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Atypical emotional anticipation in high-functioning autism

Jellema, Tjeerd; Burnett, Hollie G.; Palumbo, Letizia

Authors

Hollie G. Burnett

Letizia Palumbo



Abstract

Background Understanding and anticipating others’ mental or emotional states relies on the processing of social cues, such as dynamic facial expressions. Individuals with high-functioning autism (HFA) may process these cues differently from individuals with typical development (TD) and purportedly use a ‘mechanistic’ rather than a ‘mentalistic’ approach, involving rule- and contingency-based interpretations of the stimuli. The study primarily aimed at examining whether the judgments of facial expressions made by individuals with TD and HFA would be similarly affected by the immediately preceding dynamic perceptual history of that face. A second aim was to explore possible differences in the mechanisms underpinning the perceptual judgments in the two groups. Methods Twenty-two adults with HFA and with TD, matched for age, gender and IQ, were tested in three experiments in which dynamic, ‘ecologically valid’ offsets of happy and angry facial expressions were presented. Participants evaluated the expression depicted in the last frame of the video clip by using a 5-point scale ranging from slightly angry via neutral to slightly happy. Specific experimental manipulations prior to the final facial expression of the video clip allowed examining contributions of bottom-up mechanisms (sequential contrast/context effects and representational momentum) and a top-down mechanism (emotional anticipation) to distortions in the perception of the final expression. Results In experiment 1, the two groups showed a very similar perceptual bias for the final expression of joy-to-neutral and anger-to-neutral videos (overshoot bias). In experiment 2, a change in the actor’s identity during the clip removed the bias in the TD group, but not in the HFA group. In experiment 3, neutral-to-joy/anger-to-neutral sequences generated an undershoot bias (opposite to the overshoot) in the TD group, whereas no bias was observed in the HFA group. Conclusions We argue that in TD individuals the perceptual judgments of other’s facial expressions were underpinned by an automatic emotional anticipation mechanism. In contrast, HFA individuals were primarily influenced by visual features, most notably the contrast between the start and end expressions, or pattern extrapolation. We critically discuss the proposition that automatic emotional anticipation may be induced by motor simulation of the perceived dynamic facial expressions and discuss its implications for autism.

Citation

Jellema, T., Burnett, H. G., & Palumbo, L. (2015). Atypical emotional anticipation in high-functioning autism. Molecular Autism, 6(1), 47-1-47-17. https://doi.org/10.1186/s13229-015-0039-7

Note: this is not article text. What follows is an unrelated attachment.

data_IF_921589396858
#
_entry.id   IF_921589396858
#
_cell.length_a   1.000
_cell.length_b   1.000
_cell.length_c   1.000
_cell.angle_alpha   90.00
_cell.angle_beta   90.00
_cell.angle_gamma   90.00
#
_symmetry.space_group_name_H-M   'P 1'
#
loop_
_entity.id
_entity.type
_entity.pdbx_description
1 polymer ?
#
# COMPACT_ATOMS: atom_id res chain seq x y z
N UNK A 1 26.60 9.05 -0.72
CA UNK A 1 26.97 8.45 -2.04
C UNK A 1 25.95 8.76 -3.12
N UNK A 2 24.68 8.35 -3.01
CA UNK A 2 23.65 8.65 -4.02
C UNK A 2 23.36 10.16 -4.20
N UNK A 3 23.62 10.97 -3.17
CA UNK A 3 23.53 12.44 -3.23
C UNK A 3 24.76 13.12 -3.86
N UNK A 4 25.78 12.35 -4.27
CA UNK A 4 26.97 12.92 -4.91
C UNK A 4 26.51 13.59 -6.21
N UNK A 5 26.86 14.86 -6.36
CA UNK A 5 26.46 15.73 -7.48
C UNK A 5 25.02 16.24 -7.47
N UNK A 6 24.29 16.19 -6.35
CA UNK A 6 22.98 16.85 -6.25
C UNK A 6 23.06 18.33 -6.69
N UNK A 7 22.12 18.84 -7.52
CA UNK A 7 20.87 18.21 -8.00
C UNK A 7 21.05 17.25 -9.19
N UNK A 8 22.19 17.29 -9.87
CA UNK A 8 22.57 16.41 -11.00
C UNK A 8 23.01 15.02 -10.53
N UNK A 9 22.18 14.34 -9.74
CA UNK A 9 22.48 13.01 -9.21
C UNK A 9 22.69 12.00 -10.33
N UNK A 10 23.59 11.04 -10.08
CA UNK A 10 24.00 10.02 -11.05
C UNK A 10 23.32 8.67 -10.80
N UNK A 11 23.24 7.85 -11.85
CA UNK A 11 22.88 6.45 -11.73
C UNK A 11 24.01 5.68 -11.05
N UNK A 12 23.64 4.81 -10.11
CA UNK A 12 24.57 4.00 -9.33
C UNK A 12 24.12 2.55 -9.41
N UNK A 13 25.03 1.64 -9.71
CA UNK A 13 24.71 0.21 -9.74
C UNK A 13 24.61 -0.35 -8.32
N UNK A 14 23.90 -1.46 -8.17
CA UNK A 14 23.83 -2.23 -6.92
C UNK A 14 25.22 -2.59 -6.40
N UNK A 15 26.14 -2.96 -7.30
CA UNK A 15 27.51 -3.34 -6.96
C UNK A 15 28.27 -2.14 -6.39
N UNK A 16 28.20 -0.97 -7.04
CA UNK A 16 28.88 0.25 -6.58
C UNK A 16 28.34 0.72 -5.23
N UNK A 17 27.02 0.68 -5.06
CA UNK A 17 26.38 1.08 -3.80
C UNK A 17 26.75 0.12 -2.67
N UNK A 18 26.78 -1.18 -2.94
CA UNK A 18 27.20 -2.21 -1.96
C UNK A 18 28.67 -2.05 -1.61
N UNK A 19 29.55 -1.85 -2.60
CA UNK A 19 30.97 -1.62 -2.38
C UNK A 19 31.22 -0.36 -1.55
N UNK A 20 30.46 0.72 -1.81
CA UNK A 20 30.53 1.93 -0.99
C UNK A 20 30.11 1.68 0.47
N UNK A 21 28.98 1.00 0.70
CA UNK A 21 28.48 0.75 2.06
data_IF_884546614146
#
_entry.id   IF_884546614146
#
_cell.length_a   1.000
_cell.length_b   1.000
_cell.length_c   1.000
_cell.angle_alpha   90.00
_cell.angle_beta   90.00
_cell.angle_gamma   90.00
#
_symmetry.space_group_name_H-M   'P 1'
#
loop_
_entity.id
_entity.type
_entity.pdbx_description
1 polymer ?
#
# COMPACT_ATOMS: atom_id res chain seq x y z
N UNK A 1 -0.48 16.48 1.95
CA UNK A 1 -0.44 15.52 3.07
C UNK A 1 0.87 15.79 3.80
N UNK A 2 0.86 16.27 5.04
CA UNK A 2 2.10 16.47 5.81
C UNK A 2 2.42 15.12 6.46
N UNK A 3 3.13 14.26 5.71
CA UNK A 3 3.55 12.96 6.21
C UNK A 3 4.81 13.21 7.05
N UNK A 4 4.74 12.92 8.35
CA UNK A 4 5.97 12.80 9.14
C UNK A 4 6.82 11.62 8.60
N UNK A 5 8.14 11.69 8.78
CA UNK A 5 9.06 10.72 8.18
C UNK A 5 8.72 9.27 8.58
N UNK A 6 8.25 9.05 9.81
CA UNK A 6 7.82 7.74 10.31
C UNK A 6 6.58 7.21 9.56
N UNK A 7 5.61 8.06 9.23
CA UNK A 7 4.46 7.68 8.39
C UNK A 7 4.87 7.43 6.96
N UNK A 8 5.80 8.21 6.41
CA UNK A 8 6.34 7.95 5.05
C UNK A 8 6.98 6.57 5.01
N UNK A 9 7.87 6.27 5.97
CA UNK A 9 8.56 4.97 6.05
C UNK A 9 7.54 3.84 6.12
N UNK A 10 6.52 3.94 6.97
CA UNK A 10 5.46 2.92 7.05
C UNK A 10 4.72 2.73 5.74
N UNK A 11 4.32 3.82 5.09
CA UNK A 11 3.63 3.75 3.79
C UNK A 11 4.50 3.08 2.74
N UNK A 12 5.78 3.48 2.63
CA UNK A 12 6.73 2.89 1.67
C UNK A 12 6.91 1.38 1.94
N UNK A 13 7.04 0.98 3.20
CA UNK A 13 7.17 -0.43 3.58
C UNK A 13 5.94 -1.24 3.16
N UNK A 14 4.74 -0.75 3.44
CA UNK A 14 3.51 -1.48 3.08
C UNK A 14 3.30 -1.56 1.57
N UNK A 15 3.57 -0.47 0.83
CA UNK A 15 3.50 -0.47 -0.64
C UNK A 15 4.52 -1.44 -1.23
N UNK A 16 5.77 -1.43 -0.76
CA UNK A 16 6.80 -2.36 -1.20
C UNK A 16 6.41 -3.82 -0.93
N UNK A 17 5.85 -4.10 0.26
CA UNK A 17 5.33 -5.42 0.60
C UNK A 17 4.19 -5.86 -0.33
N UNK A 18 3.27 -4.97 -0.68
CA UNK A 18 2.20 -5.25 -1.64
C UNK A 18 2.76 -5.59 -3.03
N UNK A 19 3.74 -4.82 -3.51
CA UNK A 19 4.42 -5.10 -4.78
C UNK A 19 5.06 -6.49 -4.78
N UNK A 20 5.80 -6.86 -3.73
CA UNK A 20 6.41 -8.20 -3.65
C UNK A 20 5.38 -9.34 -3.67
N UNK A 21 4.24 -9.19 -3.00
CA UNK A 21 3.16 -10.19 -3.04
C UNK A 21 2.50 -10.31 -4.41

Journal Article Type Article
Acceptance Date Jul 27, 2015
Online Publication Date Aug 15, 2015
Publication Date Aug 15, 2015
Deposit Date Feb 26, 2016
Publicly Available Date Nov 23, 2017
Journal Molecular autism
Print ISSN 2040-2392
Electronic ISSN 2040-2392
Publisher Springer Verlag
Peer Reviewed Peer Reviewed
Volume 6
Issue 1
Article Number ARTN 47
Pages 47-1-47-17
DOI https://doi.org/10.1186/s13229-015-0039-7
Keywords High-functioning autism (HFA), Dynamic facial expressions, Perceptual distortions, Prediction, Anticipation, Embodied simulation, Theory of mind
Public URL https://hull-repository.worktribe.com/output/471721
Publisher URL https://molecularautism.biomedcentral.com/articles/10.1186/s13229-015-0039-7
Copyright Statement © Palumbo et al. 2015
Open Access This article is distributed under the terms of the Creative Commons Attribution 4.0 International License (http://creativecommons.org/licenses/by/4.0/), which permits unrestricted use, distribution, and reproduction in any medium, provided you give appropriate credit to the original author(s) and the source, provide a link to the Creative Commons license, and indicate if changes were made. The Creative Commons Public Domain Dedication waiver (http://creativecommons.org/publicdomain/zero/1.0/) applies to the data made available in this article, unless otherwise stated.
Additional Information This is a copy of an open access article published in Molecular autism, 2015, v.6.

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http://creativecommons.org/licenses/by/4.0/

Copyright Statement
© Palumbo et al. 2015
Open Access This article is distributed under the terms of the Creative Commons Attribution 4.0 International License (http://creativecommons.org/licenses/by/4.0/), which permits unrestricted use, distribution, and reproduction in any medium, provided you give appropriate credit to the original author(s) and the source, provide a link to the Creative Commons license, and indicate if changes were made. The Creative Commons Public Domain Dedication waiver (http://creativecommons.org/publicdomain/zero/1.0/) applies to the data made available in this article, unless otherwise stated.



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